Tens of thousands of Jenkins servers have been exposed to a high-severity bug after a patch update. This flaw enables malicious actors to execute harmful code remotely on affected systems. Around 45,000 Jenkins servers are said to be affected and open to critical remote code execution (RCE) attacks, called CVE-2024-23897.
Around 45K exposed Jenkins instances vulnerable to CVE-2024-23897 (Arbitrary file read vulnerability through the CLI can lead to RCE). If you run Jenkins & receive an alert from us make sure to read Jenkins advisory: https://t.co/aPPOHT1WXx
— Shadowserver (@Shadowserver) January 29, 2024
In an advisory on the Jenkins website, it said that the severity of the situation has been marked as critical, as it “allows attackers to read arbitrary files on the Jenkins controller file system using the default character encoding of the Jenkins controller process.”
The open source project recently issued two updates to rectify this security issue. They strongly advise users to implement these patches promptly to minimize potential risks. The automation server for the CI/CD system is used by developers as a testing stage to try different processes.
The Register reports that the majority of the affected servers are located in the US and China, with counts of 15,806 and 11,955 respectively. Following these are India with 3,572 servers, Germany with 3,487, the Republic of Korea with 2,204, France with 1,482, and the UK with 1,179 vulnerable servers.
Despite the vulnerability being discovered by Sonar’s Vulnerability Research Team on January 24th, it remains unfixed, leaving it susceptible to potential attacks.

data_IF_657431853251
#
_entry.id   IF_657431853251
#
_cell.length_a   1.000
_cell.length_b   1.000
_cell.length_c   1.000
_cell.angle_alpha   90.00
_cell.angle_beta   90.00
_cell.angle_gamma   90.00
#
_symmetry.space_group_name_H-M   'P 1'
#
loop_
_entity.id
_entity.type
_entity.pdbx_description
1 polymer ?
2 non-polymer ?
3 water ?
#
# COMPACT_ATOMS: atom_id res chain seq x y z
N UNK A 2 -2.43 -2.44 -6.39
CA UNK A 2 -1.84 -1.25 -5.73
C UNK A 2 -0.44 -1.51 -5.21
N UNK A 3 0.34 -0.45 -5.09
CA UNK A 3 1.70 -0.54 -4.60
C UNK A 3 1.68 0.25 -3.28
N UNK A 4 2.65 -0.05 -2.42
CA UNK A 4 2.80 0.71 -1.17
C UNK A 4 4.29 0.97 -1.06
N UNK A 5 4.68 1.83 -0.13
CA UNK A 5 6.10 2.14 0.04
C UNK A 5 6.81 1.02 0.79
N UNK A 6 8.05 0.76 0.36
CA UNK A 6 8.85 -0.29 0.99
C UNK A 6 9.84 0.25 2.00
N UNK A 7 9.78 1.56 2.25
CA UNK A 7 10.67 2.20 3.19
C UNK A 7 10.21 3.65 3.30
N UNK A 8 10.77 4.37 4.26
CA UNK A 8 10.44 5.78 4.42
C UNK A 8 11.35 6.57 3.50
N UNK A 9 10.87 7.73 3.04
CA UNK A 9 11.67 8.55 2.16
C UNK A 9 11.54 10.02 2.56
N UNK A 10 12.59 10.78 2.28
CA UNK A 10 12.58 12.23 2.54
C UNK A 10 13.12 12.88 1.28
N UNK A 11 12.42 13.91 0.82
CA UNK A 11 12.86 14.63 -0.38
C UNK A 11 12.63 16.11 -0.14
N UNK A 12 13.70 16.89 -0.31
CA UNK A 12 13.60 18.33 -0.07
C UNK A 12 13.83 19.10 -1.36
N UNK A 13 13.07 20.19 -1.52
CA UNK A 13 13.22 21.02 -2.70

How severe is the attack?
CVE-2024-23897 is ranked at a high severity score of 9.8, which is seen to be serious. This vulnerability exploits a feature in Jenkins’ inherent command line interface (CLI), which is activated by default in versions up to and including Jenkins 2.441.
This vulnerability in #Jenkins is serious CVE-2024-23897
— Florian Roth (@cyb3rops) January 26, 2024
According to BleedingComputer, there is potential for attackers to decrypt stored secrets, delete items from Jenkins servers, and download Java heap dumps. It also suggested that there had already been several possible “genuine attempts at exploitation.”
In 2023, Jenkins was considered one of the best developer tools of the year due to its extensibility and adaptability. However, cybersecurity firm Armis has reported that cyber attacks more than doubled in 2023. They warn that numerous businesses worldwide continue to underestimate the escalating threat to cybersecurity.
Featured image: Canva / The Jenkins Project